Progress Update: Whike
For the thirteenth in our series of progress updates on University of Exeter students who have started business whist studying at the university I had the pleasure of meeting up with an old friend, Ned Aufenast. Ned is the founder and director of Whike UK, a subsidiary of Whike which is a Dutch company that, with the help of Ned, has designed a sail assisted reclined tricycle that enables it riders to utilise the power of the wind as they cycle.
The story starts with Ned’s A-level project, in which Ned designed his own sail assisted tricycle, prompting him to make contact with the Dutch based Whike company. Impressed by his enthusiasm for the conceptual product, this first contact developed into a long-term business relationship that soon saw Ned become the UK distributer of the first road-legal wind-assited bike in the UK by the age of 18. I would like to add this was all before he started his degree in Mechanical Engineering here at Exeter University.
Once at the University of Exeter Ned continued to grow the Whike brand, exploring the extreme sports, sailing and cycle enthusiast markets and combining this with first class customer service. Indeed, as a business model Whike differs dramatically from 95% of all other businesses that I have encountered during my time as SEiR. Whereas the majority of students I meet look to sell quantity, often at low prices (between £1 – £100), Whikes currently sell at over £2,000 a tricycle for the lower end products right up to £5,000+ for the top of the range models. This gives Ned a very different taste of business life compared to that of other student entrepreneurs, with months at a go passing without a sale before the summer season prompts a dramatic spike in interest. It is a role that therefore requires patients, ensure that marketing is done effectively to maximises the likelihood of these more infrequent sales and additional, more frequent revenue streams are found for the business.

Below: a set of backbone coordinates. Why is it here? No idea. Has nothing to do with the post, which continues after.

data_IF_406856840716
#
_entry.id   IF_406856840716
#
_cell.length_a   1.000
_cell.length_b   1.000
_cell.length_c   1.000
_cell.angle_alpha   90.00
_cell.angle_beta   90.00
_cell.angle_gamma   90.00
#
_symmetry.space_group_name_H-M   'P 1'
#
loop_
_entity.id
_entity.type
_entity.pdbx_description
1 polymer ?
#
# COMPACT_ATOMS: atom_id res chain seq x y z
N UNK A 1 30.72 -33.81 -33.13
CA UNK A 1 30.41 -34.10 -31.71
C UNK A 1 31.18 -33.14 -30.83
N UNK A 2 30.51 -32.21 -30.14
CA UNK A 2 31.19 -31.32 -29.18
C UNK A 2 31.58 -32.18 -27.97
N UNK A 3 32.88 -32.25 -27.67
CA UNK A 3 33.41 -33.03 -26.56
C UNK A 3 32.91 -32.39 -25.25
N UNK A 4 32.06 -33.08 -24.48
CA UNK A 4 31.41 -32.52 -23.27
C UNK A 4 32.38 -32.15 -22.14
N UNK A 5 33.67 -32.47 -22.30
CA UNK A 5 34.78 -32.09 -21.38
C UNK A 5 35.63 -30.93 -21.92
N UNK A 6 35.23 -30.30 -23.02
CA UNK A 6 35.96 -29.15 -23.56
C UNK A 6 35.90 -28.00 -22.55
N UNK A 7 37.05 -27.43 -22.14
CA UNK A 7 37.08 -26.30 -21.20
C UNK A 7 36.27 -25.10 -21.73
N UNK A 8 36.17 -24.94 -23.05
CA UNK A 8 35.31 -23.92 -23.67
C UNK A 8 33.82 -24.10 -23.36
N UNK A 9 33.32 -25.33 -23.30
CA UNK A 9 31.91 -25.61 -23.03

One such additional revenue stream focuses on area that is crucial to business that is based around higher end products – customer service. Obviously in the primary sales stage this goes without saying, but it is the support mechanisms that Ned has put into place to enable Whike’s users to (i) maintenance their tricycles and (ii) form a community around their common interest post-sale that has help push the business forward so rapidly over the last two years. Indeed, it is a product that is so new that ensuring that the “first adopters” of the Whike have flawless experience at all stages of the sales process facilities the further growth of sales. Therefore, I think two key lessons can be learned from Ned’s example and I would be keen to put them to any entrepreneur at the university (i) what is stopping you from creating a business that is created around a higher end or luxury product and (ii) no mater what your business is how can you improve the customer’s experience within the pre & post sale stages.